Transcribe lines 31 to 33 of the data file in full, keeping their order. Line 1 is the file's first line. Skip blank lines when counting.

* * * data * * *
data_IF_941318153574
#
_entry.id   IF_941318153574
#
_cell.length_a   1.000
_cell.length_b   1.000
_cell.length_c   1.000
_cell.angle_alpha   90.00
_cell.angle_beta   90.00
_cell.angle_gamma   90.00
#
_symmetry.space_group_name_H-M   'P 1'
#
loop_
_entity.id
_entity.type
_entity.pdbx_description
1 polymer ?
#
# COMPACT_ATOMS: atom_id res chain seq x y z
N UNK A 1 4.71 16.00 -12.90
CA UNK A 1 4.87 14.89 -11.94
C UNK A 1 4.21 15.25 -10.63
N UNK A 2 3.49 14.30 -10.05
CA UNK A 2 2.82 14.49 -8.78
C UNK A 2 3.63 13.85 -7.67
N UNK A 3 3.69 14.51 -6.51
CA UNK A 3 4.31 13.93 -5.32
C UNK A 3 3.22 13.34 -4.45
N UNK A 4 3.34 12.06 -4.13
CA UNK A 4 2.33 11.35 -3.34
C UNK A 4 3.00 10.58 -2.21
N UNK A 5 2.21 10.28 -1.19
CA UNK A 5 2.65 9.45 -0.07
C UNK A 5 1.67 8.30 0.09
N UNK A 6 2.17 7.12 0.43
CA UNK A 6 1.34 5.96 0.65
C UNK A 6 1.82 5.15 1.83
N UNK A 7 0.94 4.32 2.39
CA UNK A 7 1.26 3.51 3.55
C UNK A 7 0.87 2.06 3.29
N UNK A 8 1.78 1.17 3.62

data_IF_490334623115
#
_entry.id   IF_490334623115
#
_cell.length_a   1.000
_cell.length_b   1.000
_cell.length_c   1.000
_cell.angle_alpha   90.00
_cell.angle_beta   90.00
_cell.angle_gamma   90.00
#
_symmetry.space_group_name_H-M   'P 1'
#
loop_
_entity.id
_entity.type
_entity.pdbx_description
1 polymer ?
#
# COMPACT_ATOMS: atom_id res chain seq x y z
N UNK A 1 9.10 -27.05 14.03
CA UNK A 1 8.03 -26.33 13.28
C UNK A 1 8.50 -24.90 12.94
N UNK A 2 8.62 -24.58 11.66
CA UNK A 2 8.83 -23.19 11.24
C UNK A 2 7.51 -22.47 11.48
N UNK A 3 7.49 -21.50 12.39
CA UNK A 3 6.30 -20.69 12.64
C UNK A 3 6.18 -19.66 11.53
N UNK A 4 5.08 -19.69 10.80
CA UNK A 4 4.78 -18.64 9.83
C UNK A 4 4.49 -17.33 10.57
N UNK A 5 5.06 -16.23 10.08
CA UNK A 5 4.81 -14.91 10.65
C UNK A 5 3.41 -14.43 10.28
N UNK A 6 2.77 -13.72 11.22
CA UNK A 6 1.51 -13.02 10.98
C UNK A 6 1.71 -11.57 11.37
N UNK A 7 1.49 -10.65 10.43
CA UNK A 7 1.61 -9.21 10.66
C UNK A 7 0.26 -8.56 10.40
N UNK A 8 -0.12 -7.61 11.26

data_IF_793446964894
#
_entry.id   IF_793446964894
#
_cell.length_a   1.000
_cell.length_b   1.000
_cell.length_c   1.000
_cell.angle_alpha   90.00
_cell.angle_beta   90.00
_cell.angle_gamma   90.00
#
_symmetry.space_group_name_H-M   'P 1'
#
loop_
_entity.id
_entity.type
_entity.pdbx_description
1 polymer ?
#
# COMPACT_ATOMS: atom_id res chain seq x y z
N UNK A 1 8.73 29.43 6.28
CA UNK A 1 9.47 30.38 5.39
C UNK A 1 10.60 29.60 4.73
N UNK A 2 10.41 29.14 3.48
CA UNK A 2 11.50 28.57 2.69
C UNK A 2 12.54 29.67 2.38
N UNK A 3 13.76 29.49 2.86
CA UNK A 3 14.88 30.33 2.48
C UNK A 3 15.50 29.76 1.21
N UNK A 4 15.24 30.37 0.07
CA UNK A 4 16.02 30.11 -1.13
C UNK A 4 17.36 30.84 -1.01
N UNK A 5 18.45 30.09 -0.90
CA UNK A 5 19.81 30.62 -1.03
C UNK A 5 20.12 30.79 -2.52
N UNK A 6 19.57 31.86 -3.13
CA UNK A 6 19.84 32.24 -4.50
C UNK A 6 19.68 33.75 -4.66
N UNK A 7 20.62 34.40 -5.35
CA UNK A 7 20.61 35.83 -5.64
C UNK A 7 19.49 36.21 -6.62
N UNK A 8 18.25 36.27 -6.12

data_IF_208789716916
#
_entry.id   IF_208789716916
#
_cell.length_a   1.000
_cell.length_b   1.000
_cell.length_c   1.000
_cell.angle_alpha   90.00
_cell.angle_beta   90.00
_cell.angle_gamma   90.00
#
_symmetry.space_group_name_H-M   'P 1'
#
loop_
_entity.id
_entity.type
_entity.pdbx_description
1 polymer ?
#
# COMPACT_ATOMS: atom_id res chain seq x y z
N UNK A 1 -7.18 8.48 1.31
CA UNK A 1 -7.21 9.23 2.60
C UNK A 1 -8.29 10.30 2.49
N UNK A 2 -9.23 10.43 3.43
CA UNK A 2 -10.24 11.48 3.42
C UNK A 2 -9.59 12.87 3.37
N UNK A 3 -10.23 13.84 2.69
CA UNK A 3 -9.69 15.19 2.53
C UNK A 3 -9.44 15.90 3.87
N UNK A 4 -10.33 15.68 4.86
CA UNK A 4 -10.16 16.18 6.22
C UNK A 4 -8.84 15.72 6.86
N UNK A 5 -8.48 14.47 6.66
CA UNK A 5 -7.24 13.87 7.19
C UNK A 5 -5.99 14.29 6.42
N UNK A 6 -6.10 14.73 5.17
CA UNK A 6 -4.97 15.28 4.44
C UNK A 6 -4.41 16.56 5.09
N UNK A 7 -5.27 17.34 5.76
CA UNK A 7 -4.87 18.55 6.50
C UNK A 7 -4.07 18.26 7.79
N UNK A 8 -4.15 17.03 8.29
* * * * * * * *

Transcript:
CA UNK A 4 2.33 11.35 -3.34
C UNK A 4 3.00 10.58 -2.21
N UNK A 5 2.21 10.28 -1.19